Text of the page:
So, where do you get a template? Well, I have included one here for you to use - (attached at very bottom of post)

Simply follow these steps:

  • Open the Template, and Save It as Your Current Paper. This way, you always have the template to use for the next paper.
  • Create Your Headings. Simply follow the instructions that are written in the headings of the template. Highlight the heading, and type your own heading. Do this for all of your headings, paying special attention to the Headings Level 1. These are the headings that make-up the body of your paper, and guide the reader through your thoughts.

The Heading Level 1 can come right from the Rubric for your paper. Rubric is a big word that means the instructions for the paper. This is usually a few boxes with instructions in them, and next to the boxes are point values. This tells you what the teacher is looking for in every paper.

So… make your headings based upon those sections. This will make it easier for the instructor to grade your paper, because your points will be covered concisely. Look at the instructions in the boxes on the rubric. Make a short heading that says those things in your own words. For example, let’s pretend that one box says “analyze data in a clear fashion, giving points of interest about the subject.” So, you write something like “Analysis of Data” as your Heading Level 1. Easy peezy!

Create all your headings from the Rubric, and move-on to the next step.

  • Do Your Research, Based upon the Headings in Your Paper. Research is important to complete every project, but it can lead you into rabbit-holes. It is best to stick to the subjects that are in your paper. These are the things for which you are being graded. Don’t research stuff that is not necessary.

When you find an article that is appropriate to a section in your paper, copy any quotes you want to make, and place them under that heading in your paper. Immediately, put a citation behind the quote to save yourself effort later. Better still, use your own words to describe what the author said, and put a citation behind that. Using too many quotes makes your writing look lazy, and hollow.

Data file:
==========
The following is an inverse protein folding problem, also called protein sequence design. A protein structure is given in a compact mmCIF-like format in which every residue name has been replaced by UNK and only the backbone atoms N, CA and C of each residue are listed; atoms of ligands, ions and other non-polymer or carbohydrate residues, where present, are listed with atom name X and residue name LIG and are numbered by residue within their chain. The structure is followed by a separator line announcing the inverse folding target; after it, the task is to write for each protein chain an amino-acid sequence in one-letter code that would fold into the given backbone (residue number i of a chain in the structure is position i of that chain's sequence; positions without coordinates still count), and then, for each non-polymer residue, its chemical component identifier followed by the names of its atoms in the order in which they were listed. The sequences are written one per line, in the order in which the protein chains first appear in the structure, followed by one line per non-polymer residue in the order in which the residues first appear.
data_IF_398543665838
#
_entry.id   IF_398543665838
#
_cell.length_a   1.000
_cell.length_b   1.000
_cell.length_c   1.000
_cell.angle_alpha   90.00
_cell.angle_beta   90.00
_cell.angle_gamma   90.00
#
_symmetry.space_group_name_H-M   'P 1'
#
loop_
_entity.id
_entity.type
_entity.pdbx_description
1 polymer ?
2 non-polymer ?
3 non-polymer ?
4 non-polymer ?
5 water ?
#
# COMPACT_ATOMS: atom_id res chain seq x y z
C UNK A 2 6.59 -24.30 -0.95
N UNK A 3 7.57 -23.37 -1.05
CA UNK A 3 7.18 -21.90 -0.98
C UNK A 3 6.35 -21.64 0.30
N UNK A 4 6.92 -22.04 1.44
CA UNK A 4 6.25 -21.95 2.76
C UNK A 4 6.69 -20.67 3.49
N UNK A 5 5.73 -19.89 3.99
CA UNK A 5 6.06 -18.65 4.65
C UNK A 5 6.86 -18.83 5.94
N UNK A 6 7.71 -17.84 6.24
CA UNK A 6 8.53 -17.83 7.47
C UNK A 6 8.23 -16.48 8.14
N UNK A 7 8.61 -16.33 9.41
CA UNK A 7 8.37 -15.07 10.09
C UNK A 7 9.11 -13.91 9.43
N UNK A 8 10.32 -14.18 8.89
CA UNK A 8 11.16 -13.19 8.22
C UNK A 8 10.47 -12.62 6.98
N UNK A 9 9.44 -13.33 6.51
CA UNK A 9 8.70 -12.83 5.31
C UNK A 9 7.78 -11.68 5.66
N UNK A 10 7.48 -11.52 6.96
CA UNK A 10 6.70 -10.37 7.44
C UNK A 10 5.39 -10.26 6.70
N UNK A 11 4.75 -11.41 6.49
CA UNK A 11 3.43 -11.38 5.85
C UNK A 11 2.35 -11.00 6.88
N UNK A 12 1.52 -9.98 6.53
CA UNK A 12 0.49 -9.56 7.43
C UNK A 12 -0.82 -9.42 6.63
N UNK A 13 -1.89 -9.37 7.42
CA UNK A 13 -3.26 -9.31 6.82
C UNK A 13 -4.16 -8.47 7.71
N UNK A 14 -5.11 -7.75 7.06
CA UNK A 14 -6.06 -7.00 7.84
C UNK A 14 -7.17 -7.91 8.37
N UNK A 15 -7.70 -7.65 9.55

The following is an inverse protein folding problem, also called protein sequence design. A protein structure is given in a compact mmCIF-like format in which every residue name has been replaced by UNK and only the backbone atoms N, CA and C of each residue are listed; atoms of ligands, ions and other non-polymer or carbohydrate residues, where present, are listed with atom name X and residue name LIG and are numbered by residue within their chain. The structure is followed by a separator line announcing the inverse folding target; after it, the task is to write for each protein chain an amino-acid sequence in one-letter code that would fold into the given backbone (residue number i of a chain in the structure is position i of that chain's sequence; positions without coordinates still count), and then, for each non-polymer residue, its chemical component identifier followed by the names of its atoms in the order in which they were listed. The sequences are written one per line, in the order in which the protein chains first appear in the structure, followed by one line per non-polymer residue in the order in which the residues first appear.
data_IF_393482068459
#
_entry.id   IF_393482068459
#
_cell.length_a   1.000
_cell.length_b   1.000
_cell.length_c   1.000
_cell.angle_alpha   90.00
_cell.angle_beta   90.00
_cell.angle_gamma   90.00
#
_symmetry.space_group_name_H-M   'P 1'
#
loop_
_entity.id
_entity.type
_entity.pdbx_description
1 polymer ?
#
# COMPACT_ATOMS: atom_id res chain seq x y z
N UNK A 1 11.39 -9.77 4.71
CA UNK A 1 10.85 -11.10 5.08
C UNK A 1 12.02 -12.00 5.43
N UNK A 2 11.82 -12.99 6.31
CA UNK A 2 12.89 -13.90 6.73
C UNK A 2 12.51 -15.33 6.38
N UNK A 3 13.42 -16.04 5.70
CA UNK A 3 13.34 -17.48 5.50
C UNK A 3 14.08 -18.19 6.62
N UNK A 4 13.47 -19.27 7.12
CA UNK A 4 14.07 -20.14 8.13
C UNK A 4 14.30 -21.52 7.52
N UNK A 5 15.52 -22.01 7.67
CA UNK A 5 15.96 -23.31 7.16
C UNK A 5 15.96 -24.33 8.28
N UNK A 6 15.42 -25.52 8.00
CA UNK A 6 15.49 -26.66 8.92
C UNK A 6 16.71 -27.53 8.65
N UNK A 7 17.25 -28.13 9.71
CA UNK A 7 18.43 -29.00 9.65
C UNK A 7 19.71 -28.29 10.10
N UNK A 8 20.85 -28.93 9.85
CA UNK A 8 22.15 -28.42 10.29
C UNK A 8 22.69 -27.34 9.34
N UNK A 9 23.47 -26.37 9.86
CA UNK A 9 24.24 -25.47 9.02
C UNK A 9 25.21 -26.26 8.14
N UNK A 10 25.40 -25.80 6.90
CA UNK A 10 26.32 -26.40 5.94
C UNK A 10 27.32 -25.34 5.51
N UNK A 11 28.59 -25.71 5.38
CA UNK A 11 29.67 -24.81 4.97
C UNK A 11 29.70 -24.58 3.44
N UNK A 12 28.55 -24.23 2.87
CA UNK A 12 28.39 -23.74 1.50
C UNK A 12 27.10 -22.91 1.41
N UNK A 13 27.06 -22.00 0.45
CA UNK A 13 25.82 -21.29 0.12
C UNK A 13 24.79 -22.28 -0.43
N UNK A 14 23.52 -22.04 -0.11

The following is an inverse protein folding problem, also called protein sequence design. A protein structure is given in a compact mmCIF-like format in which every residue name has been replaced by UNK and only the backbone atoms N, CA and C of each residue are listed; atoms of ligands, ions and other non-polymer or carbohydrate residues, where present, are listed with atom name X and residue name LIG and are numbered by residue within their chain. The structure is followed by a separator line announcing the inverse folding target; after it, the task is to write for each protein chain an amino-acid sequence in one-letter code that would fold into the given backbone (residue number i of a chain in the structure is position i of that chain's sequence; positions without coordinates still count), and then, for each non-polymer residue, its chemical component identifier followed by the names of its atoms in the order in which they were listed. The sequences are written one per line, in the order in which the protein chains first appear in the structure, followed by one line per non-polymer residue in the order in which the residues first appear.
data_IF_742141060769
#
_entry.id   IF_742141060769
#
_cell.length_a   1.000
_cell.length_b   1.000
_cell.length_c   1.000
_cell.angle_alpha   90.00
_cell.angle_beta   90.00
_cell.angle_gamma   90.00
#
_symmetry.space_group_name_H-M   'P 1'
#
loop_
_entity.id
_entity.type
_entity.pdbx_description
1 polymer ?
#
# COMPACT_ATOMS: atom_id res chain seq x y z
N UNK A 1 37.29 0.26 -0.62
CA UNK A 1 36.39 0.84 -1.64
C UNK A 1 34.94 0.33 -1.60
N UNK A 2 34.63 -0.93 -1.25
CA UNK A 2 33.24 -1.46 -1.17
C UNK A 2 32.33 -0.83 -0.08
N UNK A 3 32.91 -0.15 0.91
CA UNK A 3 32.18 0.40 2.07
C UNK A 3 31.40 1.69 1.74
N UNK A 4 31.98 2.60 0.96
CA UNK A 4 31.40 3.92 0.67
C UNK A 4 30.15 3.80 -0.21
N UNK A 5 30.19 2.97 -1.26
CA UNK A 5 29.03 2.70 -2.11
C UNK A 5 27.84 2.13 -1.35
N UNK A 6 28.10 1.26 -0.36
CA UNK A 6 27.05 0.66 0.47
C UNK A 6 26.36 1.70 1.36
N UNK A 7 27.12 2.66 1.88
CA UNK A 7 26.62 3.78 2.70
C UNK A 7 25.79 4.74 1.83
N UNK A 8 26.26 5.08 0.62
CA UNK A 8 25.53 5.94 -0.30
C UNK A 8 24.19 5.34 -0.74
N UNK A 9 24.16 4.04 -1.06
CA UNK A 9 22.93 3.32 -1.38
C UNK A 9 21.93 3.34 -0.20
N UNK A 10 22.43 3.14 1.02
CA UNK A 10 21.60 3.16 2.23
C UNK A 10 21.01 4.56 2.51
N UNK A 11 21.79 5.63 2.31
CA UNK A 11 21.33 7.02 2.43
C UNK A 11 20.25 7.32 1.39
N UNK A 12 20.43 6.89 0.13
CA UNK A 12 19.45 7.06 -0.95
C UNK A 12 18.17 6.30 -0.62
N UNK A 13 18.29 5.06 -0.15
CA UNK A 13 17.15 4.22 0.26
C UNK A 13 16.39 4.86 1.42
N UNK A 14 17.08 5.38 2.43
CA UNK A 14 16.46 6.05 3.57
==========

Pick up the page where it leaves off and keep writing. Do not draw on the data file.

Also, add the reference in your Reference section right away, so you don’t have to look for it later. This will increase the speed of your writing. In the template, there are examples of references for the most common resources that are used, and a couple of the uncommon ones too. Use these to create your references by highlighting the parts and replacing them with your own words. For example, highlight the author’s name, and put in the author of your resource, followed by the date, the title, etc....

  • Start Writing. This sounds overly simple, yes. Yet, the fact is that, at this point, you have done all the research. You placed the important stuff under the headings with citations. So, your evidence and descriptions are waiting for you to use them. How you blend all these facts is up to you, of course, but you are well prepared with resources. If you find that you are missing some information, do a little more research.
  • Edit for the Sake of Pete! Before you hand your paper to the teacher, read it out-loud! You will see and hear your mistakes more clearly this way, including spelling, grammar, punctuation, and even content mistakes. Make your changes based upon this, and let someone else read it, if you have time. What makes sense to you, doesn’t necessarily make sense to a reader. This can help you clarify points that are muddled.
  • Turn-In Your Paper.

You are done! Really, it can be that simple. You can use APA to assist you in your writing, instead of being afraid of it.

Once you have APA on your side, research can be enjoyable. Honestly! Research is the building of information that suits your academic and career choice. Enjoy it, and write well with APA at your side.

Written by Eric R. Burns

Doctoral Candidate (CES) | Argosy University, Denver

The Information and opinions expressed herein represent the independent opinions and ideas of the faculty and/or staff and do not represent the opinions, advice, or ideas of Argosy University.

APA 6th Edition Template (2).docx (34.4KB)